I think that what people experience in sensory deprivation tanks is the best indication that the brain is always self stimulating with a greater or lesser amount of corrective or stimulatory imput from the outside. Once we remove as much sensory imput as possible, the brain continues thought and sensory processes with information from memory. More and more the result is imaginary and eventually hallucinatory: sensory experiences become stimulated by internal stimluli rather than external, while being just as vivid.

    In some point during our first few years of life we shift from constant reaction to outside stimuli to a preference for internal stimuli: we check things against memory, and conduct analyses of outside stimulation with processes, and "values" stored in memory.

    I think the answer to your question is, not only can the brain stimulate itself from within, but that this is what it usually ends up prefering. Learning is essentially the process whereby we stop automatically reacting to external stimuli and modify our reactions increasingly with stored knowledge.
     
  16. Jan 1, 2006 #15
    I do not think that the sensory deprivation tanks truly deprive us of sensory stimuli. The most important reason I can think of is the fact that the photoreceptors have their highest firing rates in darkness! Impinging photons drive down the firing rates. So I would suggest that the thoughts generated during 'sensory deprivation' are influenced by this input from the photoreceptors reporting the darkness that they are 'seeing'.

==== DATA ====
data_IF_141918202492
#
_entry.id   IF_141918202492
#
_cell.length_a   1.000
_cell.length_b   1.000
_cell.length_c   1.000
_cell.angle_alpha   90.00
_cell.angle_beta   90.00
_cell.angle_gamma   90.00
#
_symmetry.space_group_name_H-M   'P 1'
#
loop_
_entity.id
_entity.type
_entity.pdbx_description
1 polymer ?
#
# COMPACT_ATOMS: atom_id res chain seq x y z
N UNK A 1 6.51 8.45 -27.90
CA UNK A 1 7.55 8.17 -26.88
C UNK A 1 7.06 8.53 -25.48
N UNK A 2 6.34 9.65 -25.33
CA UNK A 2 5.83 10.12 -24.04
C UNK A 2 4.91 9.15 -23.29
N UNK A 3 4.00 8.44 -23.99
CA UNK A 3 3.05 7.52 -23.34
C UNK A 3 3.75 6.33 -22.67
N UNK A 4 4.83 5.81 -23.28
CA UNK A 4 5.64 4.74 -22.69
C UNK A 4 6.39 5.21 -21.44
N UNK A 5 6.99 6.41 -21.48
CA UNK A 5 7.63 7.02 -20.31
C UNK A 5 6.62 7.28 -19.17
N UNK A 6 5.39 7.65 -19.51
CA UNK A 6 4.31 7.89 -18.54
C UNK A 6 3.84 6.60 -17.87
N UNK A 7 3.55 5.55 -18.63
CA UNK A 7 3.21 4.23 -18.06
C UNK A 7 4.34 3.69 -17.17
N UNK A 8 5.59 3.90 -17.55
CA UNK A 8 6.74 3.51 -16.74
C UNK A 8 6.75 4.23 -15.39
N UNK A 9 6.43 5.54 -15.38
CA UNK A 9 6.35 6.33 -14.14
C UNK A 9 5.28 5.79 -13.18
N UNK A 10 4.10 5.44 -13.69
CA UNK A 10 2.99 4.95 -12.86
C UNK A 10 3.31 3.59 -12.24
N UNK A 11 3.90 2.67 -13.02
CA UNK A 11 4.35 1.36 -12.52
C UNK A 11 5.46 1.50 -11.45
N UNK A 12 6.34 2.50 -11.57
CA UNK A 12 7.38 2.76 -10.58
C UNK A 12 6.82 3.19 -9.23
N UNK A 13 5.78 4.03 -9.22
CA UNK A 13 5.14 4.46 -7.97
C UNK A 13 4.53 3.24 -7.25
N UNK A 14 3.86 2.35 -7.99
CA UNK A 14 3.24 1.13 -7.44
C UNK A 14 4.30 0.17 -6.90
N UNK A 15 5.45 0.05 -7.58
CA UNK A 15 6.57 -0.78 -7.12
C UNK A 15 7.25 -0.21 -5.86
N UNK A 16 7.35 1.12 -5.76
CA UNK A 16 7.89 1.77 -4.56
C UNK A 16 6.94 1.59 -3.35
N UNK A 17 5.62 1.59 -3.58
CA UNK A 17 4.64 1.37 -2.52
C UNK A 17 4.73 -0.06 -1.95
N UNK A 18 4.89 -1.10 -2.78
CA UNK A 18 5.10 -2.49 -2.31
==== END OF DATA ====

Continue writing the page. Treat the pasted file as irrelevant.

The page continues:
As you have yourself pointed out here, we evaluate the external input against our internal representation....so the drive is still sensory.
    I am not disputing the modulatory influences of learning To quote myself....... are thoughts only elicitable as a consequence (albeit extremely indirect) of sensory stimuli? ......and.......It does not, of course, mean that I am talking about any activity which is independent of the genetic and epigenetic phenomena that construct the brain and the life experiences that mould it.
    So all I am wondering is whether there are mechanisms which can begin an action potential in a neuron by itself without the presynaptic neuron being active. (Of course we are not talking about random firing due to leaky channels or other such epileptic phenomenon)
     
  17. Jan 1, 2006 #16
    I don't guess you ever had a question then, but an idea you'd already thought out that you wanted to present.
     
  18. Jan 2, 2006 #17

    somasimple

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    Normally, your asking will bring a firmly negative response since noboby has seen a neuron, firing, without any reason. If it was the case, the system will be crasy.

    But a neuron may be sensitized. It means that many ions channels may be "plugged" in membrane acting again a "threat". Then a neuron, that normally do not react to mechanical stimulation, may fire in such circumstance.
    It is called:allodynia.
     
  19. Jan 2, 2006 #18
    It was neither a question nor an idea. I was just wondering if the mechanism of action potential generation constrains the brain into only reacting to external stimuli and never on its own.